Winterizing Your Home | DOBI

Winterizing Your Home

Do These Things Before Winter Comes!

It’s about that time again! Your yard is covered by a blanket of fallen leaves, the thermostat is getting gently nudged up every time you walk by and we’re just about to start breaking out the hat, gloves and scarf trifecta. Before that first midwest snowfall, here are a few tips and tricks to prep your home for the winter season.


Cleaning your gutters is essential to every homeowner’s end-of-fall checklist! This is essential for water to flow away from your home. Winter will bring a wide variety of snow, sleet, and rain so having these ready to go before the ice settles in is the safest thing for the home’s wellbeing. If you don’t feel comfortable getting up on the roof and cleaning your gutters, hire a company to do it for you! It may be inconvenient in the short run but investing in the future of your home is always worth it. Bonus tip: Try installing gutter guards which are a protection system that allows water flow and very small debris but prevents larger leaves and sticks from clogging things up.


Have a professional look at your heating system and don’t forget to replace the filter! Look at your pilot light, and make sure you’re not getting any error readouts. The last thing you want is your heating system going out during the holiday season, so getting ahead on it will give you peace of mind. Installing a programmable thermostat can also save lots of money by monitoring the temperatures when you’re not home.


Making sure your sprinklers are ready for winter is essential to ensuring the pipes in your home continue to function properly. When your sprinklers are left unchecked, it can lead to costly damages from lines cracking or sprinklers bursting. Check out this website for more in-depth information on winterizing your sprinkler system! In addition to your sprinkler, if you have outdoor garden hoses, be sure to drain them so the water doesn’t freeze and damage the hose or your pipes.


Make sure you’re stocked up on salt, and you have good-quality shovels as well. Using a newer shovel may make a huge difference in your winter back pain or possibly upgrading to a snow blower! In Birmingham, MI the laws regarding snow removal state that “when any snow or ice shall have ceased to fall or form during the nighttime, it shall be cleared by 6:00 p.m. on the day following. Failure to maintain your sidewalk(s) of snow will result in the city clearing your walk and charging the property owner a minimum of $100.00.” Be sure to check on your local government’s website to find out what your city’s rules are!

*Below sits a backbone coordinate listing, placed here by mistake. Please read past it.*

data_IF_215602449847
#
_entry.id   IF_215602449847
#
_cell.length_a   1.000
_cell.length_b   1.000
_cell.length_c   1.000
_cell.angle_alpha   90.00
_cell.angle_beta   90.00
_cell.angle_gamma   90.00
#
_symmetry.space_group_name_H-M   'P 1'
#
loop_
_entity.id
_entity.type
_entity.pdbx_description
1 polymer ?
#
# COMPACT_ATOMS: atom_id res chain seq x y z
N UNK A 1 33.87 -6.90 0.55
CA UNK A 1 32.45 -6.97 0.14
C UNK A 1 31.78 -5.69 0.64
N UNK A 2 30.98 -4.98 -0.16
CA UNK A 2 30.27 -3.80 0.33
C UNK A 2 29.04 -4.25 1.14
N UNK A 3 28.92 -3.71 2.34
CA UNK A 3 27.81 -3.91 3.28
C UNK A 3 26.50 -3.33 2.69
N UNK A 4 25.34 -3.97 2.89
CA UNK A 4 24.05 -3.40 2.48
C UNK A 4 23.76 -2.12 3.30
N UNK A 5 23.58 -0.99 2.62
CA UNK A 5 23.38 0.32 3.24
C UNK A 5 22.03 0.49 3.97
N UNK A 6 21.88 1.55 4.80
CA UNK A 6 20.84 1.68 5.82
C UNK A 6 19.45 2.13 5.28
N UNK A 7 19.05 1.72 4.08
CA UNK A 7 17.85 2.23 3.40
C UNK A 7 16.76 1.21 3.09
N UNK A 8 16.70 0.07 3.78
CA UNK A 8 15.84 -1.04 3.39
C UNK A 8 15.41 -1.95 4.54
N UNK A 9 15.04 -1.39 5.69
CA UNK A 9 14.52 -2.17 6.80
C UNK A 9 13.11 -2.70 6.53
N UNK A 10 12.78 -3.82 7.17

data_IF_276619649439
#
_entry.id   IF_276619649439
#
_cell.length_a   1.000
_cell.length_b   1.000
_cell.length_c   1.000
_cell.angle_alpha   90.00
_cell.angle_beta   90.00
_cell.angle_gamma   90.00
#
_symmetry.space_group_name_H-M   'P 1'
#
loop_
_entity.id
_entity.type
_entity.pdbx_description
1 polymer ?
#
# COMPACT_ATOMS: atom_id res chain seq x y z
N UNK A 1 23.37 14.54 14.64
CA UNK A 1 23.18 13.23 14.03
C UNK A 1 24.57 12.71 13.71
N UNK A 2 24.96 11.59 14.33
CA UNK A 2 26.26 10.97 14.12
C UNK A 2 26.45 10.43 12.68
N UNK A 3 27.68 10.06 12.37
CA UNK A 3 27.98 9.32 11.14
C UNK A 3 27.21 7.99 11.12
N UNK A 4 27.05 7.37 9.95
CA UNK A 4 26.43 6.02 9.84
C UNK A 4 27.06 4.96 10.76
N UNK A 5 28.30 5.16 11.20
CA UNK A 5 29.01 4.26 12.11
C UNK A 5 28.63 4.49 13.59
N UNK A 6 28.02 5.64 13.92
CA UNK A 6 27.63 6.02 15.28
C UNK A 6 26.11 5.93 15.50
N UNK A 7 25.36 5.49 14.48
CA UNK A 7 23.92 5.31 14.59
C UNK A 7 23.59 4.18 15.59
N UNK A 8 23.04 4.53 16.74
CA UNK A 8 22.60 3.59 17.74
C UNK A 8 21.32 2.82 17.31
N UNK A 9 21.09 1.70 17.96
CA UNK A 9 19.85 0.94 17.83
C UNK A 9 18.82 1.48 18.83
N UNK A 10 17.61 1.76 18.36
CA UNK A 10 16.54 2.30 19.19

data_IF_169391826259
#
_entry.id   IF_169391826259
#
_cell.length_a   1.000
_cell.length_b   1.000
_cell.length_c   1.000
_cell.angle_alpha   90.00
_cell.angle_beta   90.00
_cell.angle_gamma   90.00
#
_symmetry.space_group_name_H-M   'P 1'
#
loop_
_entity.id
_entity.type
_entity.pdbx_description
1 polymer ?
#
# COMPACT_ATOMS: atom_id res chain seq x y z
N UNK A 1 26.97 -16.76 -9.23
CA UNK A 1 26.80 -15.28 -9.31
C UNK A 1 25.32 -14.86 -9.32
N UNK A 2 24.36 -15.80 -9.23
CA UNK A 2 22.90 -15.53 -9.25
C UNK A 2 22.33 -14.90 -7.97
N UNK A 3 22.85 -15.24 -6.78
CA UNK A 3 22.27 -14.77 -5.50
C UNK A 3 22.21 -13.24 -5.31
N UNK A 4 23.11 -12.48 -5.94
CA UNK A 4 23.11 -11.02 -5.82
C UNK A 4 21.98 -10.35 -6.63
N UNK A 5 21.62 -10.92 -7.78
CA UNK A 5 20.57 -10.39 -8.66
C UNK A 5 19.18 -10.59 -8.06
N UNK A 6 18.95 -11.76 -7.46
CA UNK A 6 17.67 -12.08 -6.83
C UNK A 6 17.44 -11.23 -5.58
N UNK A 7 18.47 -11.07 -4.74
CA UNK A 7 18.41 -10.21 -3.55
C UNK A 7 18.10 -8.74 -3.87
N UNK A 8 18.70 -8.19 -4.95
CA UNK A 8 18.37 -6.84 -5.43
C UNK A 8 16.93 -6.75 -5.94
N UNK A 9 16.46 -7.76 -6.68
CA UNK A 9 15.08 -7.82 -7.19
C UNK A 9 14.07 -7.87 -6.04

The EPA estimates that homeowners can save an average of 15% on heating and cooling costs (or an average of 11% on total energy costs) by air sealing their homes and adding insulation in attics. Take some time to walk around your home and look for gaps or worn areas in your caulking. When in doubt, cover it up!


Taking care of what’s outside your home is just as important as taking care of what’s inside your home. Check your outdoor furniture and see what can be broken down and stored. Anything with fabrics and breathable materials should be stored in a safe dry place. Having your furniture exposed to harsh winter temperatures and elements may exponentially shorten their shelf life. In addition to furniture, many plants need to be brought in to survive these Michigan winters.

Examples of bulbs that may need to be brought inside include caladiums, cala lilies, cannas, dahlias, elephant ears, gladiolus, and tuber roses. According to “For tender bulbs in pots, just stop watering them, cut off the dying foliage, and tuck them away in a dark, cool, spot. Check the soil moisture periodically.” For bulbs that may be in the ground, instructs to “dig them up and cut the foliage back. Brush off as much soil from the bulb as possible by hand. Place them in a warm, dry area for 7 to 14 days to dry. This removes excess moisture. Pack them loosely in a cardboard box or open container, separated by a shredded newspaper or dry peat moss. Tuck away in a cold, dark place. Pot them up in the spring about a month before you want to put them outside for a jump on the season.” Taking the time to save your plants can save you hundreds of dollars in the springtime depending on how many plants you have!

Additional Sources:
Grange Insurance